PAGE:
Wine and Cheese – A marriage of two heavens

Most of us love wine and cheese at the end of a meal and for those who do not have a palate equipped for desserts, can be a welcome end to a dinner party rather than something sticky and cloyingly sweet. The big question is – what wine should we drink with which type of cheese and are there any guidelines to pairing the two together?

The key lies in matching the elements of the cheese and its production method, with a wine of the right acidity levels, boldness or grassiness in order for both partners to achieve optimum taste on the tongue and for neither to drown the other one out. Any good cheese vendor or wine merchant should certainly be able to assist you with this, but valuable information from a hands-on Wine and Cheese Course such as those we run will give you more in depth instruction in the art of pairing the two together. Unless a specific tasting is conducted at your local merchant or supermarket, you will not have a greater opportunity to savour and learn from our specialist instructors, most of whom are serious ‘raconteurs’ as well! A selection of artisanal cheeses are accompanied by a suitable wine match and the reasons why these should provide a perfect partnership.

The biggest myth created many years ago was that cheese had to be paired with red wine or port, a story now completely demolished by wine experts throughout the world. European directives state that cheese is better matched with white wine than red, a fact that is upheld by those in the wine and cheese industry, due to the versatility of white wines. There are however, a couple of exceptions to this rule.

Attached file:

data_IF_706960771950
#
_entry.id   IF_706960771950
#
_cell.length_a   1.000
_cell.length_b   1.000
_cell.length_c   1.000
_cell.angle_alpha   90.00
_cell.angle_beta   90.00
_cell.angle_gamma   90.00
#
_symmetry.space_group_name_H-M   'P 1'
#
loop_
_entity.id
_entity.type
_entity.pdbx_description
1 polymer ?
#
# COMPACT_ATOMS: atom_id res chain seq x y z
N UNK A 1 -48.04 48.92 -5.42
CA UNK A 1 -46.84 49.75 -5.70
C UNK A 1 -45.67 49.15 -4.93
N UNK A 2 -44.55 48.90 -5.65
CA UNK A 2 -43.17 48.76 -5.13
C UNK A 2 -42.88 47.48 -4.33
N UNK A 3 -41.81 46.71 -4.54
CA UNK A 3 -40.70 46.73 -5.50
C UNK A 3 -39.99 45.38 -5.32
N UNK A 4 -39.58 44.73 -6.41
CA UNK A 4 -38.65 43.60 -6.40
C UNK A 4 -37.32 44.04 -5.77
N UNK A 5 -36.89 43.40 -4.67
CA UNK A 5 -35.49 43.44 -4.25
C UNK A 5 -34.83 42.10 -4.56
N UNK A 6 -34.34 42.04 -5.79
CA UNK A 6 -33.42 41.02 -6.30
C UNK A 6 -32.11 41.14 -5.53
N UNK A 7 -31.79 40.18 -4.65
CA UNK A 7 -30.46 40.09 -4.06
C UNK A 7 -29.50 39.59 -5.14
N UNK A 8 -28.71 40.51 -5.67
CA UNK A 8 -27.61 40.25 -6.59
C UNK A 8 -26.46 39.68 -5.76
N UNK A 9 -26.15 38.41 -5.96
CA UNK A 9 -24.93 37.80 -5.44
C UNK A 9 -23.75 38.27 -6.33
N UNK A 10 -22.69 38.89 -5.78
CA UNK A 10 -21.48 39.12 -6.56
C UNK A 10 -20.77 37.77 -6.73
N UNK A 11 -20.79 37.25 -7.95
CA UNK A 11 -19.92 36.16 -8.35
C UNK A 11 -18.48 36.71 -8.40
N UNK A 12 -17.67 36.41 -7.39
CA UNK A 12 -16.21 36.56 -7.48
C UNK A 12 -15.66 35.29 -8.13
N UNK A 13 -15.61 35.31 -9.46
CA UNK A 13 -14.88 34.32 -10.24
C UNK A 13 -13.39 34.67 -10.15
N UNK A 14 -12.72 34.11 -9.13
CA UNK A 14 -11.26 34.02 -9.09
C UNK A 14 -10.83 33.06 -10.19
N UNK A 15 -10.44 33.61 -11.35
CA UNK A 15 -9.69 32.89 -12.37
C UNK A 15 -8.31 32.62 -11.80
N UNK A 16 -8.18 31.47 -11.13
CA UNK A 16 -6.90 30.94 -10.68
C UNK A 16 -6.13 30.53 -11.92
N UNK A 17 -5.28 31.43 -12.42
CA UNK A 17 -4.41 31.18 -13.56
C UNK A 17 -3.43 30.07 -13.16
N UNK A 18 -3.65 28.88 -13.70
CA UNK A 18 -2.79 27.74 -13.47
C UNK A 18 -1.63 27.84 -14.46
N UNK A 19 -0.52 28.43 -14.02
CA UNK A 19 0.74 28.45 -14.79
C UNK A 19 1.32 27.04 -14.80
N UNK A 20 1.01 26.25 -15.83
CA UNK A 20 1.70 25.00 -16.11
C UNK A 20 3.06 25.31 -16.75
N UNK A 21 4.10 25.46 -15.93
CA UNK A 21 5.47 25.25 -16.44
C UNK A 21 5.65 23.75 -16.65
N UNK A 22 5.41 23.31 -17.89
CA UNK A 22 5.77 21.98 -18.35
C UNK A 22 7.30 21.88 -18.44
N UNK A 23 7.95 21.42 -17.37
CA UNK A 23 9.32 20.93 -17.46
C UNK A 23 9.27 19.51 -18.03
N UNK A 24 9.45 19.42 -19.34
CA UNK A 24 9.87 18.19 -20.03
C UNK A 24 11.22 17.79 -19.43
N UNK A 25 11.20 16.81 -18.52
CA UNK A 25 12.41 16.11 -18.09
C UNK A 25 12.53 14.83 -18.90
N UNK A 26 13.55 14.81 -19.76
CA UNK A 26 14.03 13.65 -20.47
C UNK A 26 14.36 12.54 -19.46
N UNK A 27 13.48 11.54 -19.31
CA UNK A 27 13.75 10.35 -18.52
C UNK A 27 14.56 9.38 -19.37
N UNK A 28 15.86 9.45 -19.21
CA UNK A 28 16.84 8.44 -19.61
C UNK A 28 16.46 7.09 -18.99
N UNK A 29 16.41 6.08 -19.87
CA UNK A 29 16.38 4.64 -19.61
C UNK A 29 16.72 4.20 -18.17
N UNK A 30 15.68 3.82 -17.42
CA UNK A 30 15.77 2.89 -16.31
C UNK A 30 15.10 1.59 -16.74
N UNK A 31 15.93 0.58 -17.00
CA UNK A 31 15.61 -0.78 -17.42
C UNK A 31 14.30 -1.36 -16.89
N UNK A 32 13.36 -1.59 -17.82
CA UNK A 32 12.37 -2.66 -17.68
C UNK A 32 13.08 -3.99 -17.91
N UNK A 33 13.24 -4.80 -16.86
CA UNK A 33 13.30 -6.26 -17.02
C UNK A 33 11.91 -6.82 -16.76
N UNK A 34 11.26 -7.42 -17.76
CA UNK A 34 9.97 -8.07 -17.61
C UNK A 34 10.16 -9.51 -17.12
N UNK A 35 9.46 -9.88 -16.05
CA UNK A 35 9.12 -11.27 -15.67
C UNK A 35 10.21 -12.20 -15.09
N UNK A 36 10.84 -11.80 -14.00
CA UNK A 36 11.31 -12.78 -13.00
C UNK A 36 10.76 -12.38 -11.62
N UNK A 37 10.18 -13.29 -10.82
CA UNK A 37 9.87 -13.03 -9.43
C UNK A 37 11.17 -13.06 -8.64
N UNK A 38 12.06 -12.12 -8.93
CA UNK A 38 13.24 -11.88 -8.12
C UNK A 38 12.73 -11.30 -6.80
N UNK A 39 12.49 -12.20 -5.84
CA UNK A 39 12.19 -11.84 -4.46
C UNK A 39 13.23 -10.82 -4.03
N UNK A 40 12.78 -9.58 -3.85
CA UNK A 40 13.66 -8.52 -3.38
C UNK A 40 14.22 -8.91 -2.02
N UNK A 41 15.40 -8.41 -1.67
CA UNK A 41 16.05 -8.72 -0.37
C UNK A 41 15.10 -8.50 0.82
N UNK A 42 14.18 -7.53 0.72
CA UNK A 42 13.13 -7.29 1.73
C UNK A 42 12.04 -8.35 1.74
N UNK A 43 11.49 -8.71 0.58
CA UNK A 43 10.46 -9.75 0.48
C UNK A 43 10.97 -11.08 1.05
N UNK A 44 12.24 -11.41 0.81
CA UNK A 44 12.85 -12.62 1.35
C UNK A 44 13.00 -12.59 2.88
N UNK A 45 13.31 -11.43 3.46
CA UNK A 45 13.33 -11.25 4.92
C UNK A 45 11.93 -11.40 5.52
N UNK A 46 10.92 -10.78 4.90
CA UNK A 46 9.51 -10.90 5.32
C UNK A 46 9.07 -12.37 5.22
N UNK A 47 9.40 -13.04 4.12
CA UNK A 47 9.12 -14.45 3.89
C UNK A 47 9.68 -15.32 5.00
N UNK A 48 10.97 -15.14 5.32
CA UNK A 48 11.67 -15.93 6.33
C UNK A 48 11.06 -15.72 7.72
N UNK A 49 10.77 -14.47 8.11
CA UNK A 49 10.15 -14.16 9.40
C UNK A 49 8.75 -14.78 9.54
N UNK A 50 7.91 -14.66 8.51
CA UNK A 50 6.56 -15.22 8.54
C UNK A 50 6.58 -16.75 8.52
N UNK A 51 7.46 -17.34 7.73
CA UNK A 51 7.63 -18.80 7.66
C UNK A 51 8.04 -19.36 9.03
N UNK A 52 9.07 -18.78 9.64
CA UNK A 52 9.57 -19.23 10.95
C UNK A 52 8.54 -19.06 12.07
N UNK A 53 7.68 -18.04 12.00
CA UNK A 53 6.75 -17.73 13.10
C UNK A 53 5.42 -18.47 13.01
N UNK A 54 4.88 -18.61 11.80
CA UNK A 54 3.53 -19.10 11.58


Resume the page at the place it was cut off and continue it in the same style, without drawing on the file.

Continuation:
There are somewhere between 400-500 different cheeses throughout the world and these are categorised in several ways:

  • Natural vs. Processed
  • Unripened vs. Ripened
  • Soft vs. Hard

Some cheeses are also named by their place of origin, such as Cheddar. Examples of unripened are soft cheeses such as cottage cheese, cream cheese or a Neufchatel. Ripened cheeses are aged by bacteria or mould – Cheddar, Swiss and Parmesan are examples of bacteria-ripened cheese and Blue, Roquefort, Camembert and Brie are examples of mould-ripened cheeses. Camembert and Brie are also examples of a soft cheese, whereas Blue, Feta, Mozzarella and Meunster fall into the semi-soft category. Hard cheeses are easier to identify, such as Cheddar, Edam, Gouda.

Matching wine and cheese is of course, like any other food pairings, a matter of taste, but we list here some suggested complimentary cheese and wines. As a rule of thumb, matching wine and cheese is all about balance, and not about contrast. The texture of the cheese must always be taken into consideration as should the tannin levels in the wine – hence white wines pair better with creamy, soft textured cheeses, whereas an aged Rioja where the tannin has mellowed over the years is perfectly acceptable with a strong, mature cheddar.

To find out more, why not book a place on our Wine and Cheese Pairing Masterclass here